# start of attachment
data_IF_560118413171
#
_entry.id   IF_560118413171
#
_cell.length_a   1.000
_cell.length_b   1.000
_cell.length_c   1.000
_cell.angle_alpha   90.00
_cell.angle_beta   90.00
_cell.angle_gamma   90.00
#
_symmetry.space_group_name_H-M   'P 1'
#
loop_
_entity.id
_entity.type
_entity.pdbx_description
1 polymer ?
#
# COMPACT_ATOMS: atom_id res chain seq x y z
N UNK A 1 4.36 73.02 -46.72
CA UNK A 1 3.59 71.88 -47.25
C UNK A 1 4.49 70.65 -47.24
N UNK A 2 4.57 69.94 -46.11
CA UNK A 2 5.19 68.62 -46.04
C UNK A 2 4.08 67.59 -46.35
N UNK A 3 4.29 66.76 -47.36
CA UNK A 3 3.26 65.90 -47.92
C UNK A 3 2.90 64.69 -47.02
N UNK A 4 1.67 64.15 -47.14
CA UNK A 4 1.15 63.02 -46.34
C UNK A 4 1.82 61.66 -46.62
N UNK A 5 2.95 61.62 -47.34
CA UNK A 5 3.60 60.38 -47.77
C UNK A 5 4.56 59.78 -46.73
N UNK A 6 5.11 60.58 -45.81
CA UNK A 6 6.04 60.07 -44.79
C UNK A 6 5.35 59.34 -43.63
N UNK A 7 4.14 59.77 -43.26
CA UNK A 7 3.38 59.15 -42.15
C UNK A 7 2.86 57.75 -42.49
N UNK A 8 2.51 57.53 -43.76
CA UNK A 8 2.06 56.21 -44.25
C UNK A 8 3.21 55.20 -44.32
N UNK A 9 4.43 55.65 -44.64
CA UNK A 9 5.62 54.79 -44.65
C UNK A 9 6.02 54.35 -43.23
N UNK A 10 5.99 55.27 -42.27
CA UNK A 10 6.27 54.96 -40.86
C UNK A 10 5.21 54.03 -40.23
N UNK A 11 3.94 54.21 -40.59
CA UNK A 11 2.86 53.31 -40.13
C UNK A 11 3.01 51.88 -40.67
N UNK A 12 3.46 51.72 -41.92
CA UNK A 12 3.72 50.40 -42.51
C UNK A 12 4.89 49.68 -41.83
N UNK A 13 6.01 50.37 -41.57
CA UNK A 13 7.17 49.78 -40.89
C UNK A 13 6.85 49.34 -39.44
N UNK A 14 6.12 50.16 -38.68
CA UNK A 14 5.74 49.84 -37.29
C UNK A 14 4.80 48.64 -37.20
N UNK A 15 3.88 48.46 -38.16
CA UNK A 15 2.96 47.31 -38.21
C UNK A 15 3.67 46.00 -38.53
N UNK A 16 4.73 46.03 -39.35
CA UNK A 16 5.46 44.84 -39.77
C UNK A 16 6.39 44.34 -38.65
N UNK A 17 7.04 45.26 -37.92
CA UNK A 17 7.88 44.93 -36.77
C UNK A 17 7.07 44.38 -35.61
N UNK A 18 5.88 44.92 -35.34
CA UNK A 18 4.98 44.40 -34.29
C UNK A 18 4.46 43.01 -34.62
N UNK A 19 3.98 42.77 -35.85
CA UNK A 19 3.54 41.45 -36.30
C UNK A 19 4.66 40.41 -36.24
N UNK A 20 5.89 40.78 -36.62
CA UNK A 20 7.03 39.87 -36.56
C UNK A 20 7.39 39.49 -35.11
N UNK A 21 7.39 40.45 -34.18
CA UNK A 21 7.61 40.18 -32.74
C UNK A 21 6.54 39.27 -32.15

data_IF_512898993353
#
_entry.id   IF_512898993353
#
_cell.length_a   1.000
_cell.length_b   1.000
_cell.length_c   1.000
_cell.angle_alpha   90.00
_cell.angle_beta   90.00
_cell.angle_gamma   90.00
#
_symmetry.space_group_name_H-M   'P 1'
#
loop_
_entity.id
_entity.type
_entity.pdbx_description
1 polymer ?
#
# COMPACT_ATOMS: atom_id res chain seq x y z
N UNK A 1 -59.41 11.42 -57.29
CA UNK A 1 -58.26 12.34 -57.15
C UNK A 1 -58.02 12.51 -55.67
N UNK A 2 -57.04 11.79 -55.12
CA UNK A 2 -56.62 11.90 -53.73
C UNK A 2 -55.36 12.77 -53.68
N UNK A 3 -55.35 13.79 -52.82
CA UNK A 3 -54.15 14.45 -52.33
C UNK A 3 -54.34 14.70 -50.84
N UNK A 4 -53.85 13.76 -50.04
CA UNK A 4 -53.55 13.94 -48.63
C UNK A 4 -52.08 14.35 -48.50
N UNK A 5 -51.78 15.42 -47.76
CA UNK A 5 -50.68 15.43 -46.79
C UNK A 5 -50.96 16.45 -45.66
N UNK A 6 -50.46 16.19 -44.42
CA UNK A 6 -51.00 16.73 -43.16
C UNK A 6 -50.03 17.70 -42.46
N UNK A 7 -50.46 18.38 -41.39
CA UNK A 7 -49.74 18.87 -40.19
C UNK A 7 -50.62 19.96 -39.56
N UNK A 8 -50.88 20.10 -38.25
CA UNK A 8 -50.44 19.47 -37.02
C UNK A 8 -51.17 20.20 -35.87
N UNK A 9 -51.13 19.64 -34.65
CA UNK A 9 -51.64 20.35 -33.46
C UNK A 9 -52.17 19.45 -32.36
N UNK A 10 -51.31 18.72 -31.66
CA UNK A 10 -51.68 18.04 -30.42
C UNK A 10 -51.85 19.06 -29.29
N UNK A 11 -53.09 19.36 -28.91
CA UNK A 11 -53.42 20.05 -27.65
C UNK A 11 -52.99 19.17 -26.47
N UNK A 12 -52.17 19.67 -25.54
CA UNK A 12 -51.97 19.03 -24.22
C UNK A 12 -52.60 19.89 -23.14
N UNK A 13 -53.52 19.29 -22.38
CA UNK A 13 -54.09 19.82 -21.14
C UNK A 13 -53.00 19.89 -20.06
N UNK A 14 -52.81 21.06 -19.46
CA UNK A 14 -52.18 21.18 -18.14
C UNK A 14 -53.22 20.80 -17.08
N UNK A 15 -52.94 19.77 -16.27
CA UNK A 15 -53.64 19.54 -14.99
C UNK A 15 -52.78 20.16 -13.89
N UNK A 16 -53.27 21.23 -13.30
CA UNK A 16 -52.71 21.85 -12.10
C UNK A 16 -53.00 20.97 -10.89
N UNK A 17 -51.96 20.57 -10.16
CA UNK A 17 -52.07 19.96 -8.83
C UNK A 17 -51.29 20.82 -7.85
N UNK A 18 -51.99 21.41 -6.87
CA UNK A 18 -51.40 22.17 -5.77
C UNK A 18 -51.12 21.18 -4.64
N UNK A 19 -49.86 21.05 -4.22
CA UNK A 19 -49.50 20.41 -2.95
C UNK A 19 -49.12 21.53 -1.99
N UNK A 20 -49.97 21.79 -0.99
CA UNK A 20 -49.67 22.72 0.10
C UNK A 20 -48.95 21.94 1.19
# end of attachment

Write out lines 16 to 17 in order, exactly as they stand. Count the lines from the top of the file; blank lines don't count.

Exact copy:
_entity.type
_entity.pdbx_description